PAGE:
Making a Start with Improvement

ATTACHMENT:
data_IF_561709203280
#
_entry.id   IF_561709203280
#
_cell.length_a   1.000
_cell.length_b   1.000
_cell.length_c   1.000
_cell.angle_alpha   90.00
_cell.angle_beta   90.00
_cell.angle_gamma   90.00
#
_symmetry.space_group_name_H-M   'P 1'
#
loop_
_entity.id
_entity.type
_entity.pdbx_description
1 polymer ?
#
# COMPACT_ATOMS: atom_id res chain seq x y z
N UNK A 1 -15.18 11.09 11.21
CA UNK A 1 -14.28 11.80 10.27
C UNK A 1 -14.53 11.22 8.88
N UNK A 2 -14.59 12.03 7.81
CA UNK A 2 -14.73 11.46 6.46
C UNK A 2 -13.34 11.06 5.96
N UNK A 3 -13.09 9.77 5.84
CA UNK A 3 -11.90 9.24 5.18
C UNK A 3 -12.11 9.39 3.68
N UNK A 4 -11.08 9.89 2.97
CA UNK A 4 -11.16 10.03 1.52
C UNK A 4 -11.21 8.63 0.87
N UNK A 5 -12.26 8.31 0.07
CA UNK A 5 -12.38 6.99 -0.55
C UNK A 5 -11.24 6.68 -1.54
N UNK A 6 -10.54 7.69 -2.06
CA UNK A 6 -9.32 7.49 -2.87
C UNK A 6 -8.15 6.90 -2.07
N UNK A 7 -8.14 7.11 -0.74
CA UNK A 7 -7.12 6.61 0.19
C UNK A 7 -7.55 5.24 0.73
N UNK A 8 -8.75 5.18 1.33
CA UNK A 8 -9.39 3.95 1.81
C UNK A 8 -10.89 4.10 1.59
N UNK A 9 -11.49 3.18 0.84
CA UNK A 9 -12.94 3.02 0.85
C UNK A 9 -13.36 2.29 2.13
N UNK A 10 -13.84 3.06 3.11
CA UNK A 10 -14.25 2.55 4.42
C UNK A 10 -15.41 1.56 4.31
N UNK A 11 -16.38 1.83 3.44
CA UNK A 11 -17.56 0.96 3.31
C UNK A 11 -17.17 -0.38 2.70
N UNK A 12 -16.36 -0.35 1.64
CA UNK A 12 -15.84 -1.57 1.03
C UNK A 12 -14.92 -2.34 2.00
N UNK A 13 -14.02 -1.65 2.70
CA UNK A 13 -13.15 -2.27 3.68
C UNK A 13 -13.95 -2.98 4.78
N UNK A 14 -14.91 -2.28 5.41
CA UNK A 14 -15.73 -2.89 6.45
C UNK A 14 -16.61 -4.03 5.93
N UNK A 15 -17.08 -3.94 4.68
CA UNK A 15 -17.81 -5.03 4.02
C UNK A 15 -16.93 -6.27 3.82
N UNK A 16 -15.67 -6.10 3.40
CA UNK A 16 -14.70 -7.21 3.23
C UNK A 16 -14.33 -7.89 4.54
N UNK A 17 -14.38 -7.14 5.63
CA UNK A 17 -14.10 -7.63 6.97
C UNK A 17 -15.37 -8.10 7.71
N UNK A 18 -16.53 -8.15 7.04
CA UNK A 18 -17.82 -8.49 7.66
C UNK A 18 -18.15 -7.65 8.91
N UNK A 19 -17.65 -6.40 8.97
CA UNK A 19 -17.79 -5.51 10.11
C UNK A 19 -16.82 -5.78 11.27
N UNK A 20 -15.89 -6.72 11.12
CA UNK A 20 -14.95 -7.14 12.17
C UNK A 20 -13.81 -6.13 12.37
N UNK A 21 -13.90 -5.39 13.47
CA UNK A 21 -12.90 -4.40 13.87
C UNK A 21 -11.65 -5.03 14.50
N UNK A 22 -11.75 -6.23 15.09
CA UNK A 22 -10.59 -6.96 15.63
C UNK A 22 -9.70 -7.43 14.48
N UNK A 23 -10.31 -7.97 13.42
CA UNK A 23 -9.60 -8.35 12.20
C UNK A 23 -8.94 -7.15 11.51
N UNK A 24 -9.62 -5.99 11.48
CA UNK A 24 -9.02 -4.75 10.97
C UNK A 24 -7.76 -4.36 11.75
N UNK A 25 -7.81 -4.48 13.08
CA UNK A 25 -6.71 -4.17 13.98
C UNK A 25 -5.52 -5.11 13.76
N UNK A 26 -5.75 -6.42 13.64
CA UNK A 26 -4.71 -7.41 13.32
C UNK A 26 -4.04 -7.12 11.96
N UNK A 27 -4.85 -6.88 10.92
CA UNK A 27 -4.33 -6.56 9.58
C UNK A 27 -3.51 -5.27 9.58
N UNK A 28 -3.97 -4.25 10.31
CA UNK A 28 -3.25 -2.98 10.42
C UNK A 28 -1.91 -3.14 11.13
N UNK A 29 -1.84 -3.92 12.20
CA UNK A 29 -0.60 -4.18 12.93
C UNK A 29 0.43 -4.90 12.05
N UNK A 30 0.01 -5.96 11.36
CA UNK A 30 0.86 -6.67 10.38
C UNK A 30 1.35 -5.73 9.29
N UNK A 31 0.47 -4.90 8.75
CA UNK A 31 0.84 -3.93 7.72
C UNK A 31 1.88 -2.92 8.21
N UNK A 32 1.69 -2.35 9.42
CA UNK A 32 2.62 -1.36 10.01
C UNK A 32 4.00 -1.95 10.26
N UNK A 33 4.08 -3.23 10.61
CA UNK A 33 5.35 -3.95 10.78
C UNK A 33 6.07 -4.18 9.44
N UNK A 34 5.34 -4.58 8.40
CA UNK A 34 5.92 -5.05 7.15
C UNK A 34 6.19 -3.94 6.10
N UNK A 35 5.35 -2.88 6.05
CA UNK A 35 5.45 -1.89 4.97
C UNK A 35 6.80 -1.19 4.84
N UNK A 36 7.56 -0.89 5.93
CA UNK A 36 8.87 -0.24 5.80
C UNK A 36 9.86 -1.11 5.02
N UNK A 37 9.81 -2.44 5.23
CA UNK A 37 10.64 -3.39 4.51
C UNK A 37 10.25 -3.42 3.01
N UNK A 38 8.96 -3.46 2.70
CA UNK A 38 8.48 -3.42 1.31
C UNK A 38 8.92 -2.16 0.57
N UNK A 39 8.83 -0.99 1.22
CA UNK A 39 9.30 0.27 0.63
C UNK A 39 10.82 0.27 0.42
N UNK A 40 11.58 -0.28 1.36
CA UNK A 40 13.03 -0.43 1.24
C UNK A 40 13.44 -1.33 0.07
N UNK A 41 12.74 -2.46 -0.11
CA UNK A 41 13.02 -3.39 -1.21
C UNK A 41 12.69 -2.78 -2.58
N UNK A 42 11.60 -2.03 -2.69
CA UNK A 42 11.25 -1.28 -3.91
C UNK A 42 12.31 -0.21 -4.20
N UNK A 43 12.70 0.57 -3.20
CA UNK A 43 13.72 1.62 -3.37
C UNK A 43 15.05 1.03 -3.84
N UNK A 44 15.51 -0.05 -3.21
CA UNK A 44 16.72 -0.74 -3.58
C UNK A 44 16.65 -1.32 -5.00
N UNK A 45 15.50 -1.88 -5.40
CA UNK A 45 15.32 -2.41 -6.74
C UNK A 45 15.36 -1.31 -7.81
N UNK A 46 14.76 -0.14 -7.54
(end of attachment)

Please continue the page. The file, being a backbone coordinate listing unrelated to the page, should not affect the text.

So I’ve created three steps here to making a start with improvement. Firstly, we choose a process to start work on. And we work with a process team to examine that process, we identify the purpose of the process from the point of view of the customer, since it’s the customer who defines the purpose of the process. Secondly, we study and map the process in detail, so that we understand the barriers, the constraints, the duplicated effort, the rework, etc, the risk points and thirdly, we work with and develop the process team to remove those barriers, fix the problems, and therefore improve the process and management All the while, facilitate and support this improvement. So in summary, I have three questions for the three laws of improvement. The first question is, who are the customers of process, and what do they need from it? The second question is, how does the process currently work? Where do the delays risk points and errors arise? And the third question is, how can we improve the process and reduce risk errors and delays. And actually, I didn’t tell you this before, but there is a fourth floor as well. And the fourth floor of improvement is always focused on the customer. Anything that doesn’t benefit the customer can be eliminated because it’s not adding value for the customer. And this means that controls and checks should be the minimum required to maintain financial probity, for example, to reduce risk, but they shouldn’t be excessive, because excessive checks are not adding value for the customer. so forth law always focus on the customer. This is because the customer defines the purpose of the process. It’s the outputs that they Want in the way that they want them, which define what the process should be producing. And if we can understand the customer’s true requirements, in terms of the outcomes they want, the service level that they want the quality, the price, the delivery performance, then we understand their customer value, and we should seek to maximize that value for the customer. If we structure our organization around delivering value for the customer, rather than around internal operations or departments, then we will have a much more efficient and streamlined organization. And we also need to ensure that everyone in the organization understands that the customer comes first and understands that we’re trying to focus our processes on the customer and maximizing customer value.